First, we learn that the writer is, “the Preacher, the son of David, king in Jerusalem.” We immediately recognize that that could refer to no one but King Solomon. “The son of David” could refer to any descendant of David who sat on the throne after him, but this particularly relates to Solomon, as several things in the book will confirm.

Many of the critical commentators of our day question that view, and very few of them accept it. They try to date the book after the Babylonian exile, some 500 years after Solomon lived. That is the habitual stance of critics of the Old Testament. But their views have been proved wrong again and again, based, as they think they are, upon an examination of the culture of the day. I think, however, that we shall have no problem accepting the fact that it is indeed Solomon who shares with us in this book the wisdom that God taught him throughout his life.

The translators, unfortunately, here refer to Solomon as “the Preacher.” I am sorry they used that term. I know the book sounds a little preachy at the beginning. On reading that second verse it would be so easy to affect a “stained-glass” voice. In a modern audience this, of course, would turn everybody off. The word for Preacher is the Hebrew word Qoheleth, which really means, “the one who gathers, assembles, or collects things.” This is an apt title for the author of this book who has examined and then collected together the philosophies by which men live. But I think a more accurate English word to translate this would be “the Searcher.” Here is a searching mind which has looked over all of life and seen what is behind the actions of people. That is the word which I am going to use wherever the word, “the Preacher,” occurs. It is not really a preacher or proclaimer but a searcher that is in view.

This is indeed a search, and, if you are concerned about what he discovered, he tells us. You do not have to read the last chapter to find out the results of his search because he puts it right here in Verse 2: “Vanity of vanities” — that is what he found. Vanity here does not mean pride of face. Some of you ladies — maybe even some of you men — spent too much time in front of the mirror this morning. Not only did you finish what you needed to do to make yourself presentable, but you admired it a little. We call that vanity, pride of face, but that is not what this Searcher is talking about. The word here, in the original, means, “emptiness, futility, meaninglessness, blah-ness.” That is what he is talking about. His view of what he found out in his search through life is put in those terms. Emptiness, a feeling of futility — that is what life brings.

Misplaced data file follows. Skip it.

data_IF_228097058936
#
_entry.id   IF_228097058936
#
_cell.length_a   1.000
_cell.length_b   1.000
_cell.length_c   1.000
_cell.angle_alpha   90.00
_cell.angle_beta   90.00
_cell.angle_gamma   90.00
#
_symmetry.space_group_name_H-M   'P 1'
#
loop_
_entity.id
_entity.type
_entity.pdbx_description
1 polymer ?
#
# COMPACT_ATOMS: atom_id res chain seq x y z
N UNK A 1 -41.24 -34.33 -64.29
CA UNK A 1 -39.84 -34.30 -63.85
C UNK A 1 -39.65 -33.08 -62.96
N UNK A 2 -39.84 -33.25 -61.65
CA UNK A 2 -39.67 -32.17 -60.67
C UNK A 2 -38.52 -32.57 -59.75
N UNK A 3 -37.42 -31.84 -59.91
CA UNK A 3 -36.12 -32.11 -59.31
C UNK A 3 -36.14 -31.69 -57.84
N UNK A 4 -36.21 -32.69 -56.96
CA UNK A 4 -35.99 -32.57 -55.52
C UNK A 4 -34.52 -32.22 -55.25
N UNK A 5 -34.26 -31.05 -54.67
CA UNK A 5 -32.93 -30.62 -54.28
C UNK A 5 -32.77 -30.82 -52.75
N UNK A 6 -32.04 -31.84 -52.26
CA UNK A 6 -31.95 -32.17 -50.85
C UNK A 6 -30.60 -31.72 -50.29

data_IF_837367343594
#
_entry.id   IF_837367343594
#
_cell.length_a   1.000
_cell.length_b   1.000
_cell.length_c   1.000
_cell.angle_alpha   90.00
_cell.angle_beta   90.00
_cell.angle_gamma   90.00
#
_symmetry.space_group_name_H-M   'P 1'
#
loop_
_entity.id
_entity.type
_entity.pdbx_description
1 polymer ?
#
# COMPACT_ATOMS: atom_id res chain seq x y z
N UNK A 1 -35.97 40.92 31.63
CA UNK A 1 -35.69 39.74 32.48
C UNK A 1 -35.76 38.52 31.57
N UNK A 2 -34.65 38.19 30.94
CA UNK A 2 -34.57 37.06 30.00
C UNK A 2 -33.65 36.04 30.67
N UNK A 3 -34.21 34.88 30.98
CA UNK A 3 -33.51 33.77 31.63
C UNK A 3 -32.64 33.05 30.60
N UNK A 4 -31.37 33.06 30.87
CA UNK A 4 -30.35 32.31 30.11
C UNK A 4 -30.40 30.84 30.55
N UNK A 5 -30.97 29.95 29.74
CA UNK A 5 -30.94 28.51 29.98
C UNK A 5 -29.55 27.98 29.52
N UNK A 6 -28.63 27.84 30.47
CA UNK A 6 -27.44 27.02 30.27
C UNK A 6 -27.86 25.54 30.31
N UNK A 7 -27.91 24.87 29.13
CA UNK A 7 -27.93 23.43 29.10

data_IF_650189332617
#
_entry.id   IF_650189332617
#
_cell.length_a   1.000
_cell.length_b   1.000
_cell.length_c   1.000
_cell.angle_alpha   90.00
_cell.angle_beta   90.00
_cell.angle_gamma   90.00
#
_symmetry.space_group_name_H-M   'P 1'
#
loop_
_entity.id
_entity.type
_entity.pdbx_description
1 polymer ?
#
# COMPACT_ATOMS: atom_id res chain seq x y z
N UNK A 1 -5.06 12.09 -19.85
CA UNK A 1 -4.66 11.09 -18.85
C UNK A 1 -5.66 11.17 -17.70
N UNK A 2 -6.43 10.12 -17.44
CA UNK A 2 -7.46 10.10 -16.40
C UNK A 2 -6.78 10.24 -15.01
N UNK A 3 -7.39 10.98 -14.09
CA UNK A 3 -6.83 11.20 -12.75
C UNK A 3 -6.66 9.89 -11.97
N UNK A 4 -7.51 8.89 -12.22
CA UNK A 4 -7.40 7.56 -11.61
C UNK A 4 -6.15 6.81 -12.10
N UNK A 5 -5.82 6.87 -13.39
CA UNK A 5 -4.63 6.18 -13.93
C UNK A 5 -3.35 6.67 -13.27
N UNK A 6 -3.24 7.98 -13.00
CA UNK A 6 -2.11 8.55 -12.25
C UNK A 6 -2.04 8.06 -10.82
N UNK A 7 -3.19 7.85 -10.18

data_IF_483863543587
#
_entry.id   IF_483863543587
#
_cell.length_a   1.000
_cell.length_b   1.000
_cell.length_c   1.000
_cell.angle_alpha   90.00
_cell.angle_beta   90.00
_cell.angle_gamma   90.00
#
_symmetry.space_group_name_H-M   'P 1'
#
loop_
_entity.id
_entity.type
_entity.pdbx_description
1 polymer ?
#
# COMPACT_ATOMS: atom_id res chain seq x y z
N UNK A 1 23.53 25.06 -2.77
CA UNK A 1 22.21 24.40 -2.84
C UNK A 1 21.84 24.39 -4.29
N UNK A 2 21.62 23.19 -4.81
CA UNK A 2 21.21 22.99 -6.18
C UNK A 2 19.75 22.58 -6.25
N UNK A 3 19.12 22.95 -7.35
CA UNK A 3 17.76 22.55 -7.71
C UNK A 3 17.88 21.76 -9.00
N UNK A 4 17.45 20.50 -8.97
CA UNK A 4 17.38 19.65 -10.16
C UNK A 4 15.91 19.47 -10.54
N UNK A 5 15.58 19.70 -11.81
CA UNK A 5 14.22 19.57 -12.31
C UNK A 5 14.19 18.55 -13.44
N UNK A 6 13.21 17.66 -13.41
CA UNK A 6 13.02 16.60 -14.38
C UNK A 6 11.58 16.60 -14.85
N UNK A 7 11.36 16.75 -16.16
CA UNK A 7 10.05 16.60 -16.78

Nothing in itself, the Searcher claims, will satisfy. No thing, no pleasure, no relationship, nothing he found had enduring value in life. That is why my sub-title for this study is, “The Things That Won’t Work.” Everybody is trying to make them work; everybody has seized on one or another of these philosophies, these views of life, and tries to make it satisfy him. But according to this Searcher, who has gone through it all, nothing will work. When he says, “Vanity of vanities, emptiness of emptiness,” that is the Hebrew way of declaring the superlative. There is nothing more empty, this man concludes, than life.

In Verse 3 we have the question which he continually used in his search: “What does man gain by all the toil at which he toils under the sun?” What is the profit of it to him? This is an interesting Hebrew word, meaning, “that which is left over.” After he has sucked dry all the immediate delight, joy or pleasure out of something, what is left over, what endures, what will remain to continually feed the hunger of his life for satisfaction? That is the right question. It is the question we all are asking. Is there anything that will really minister continually to my need — that summum bonum, that highest good, which, if I find it, I do not need to look any further? Is there a key to continual pleasure, delight and joy in life?

The Searcher raises a very pertinent question right at the beginning. This is the search which this book will take upon. Verses 4-11, where he amplifies this a little, are a brief introduction to exactly what he means, Verses 4-7 describe the sense of futility which nature gives us as we live in this natural world; and Verses 8-11 describe the sense of futility that every person individually feels as he faces life.

Verses 4-7:

A generation goes, and a generation comes,
but the earth remains for ever.
The sun rises and the sun goes down,
and hastens to the place where it rises.
The wind blows to the south,
and goes round to the north;
round and round goes the wind,
and on its circuits the wind returns.
All streams run to the sea,
but the sea is not full;
to the place where the streams flow,
there they flow again. (Ecclesiastes 1:4-7 RSV)

— the endless cycles of life. The Searcher’s theme is stated in Verse 4: Humanity is transient, but nature is permanent. A generation goes and a generation comes — the human race passes on from this life, comes into life, lives its term and goes on — but the earth remains forever.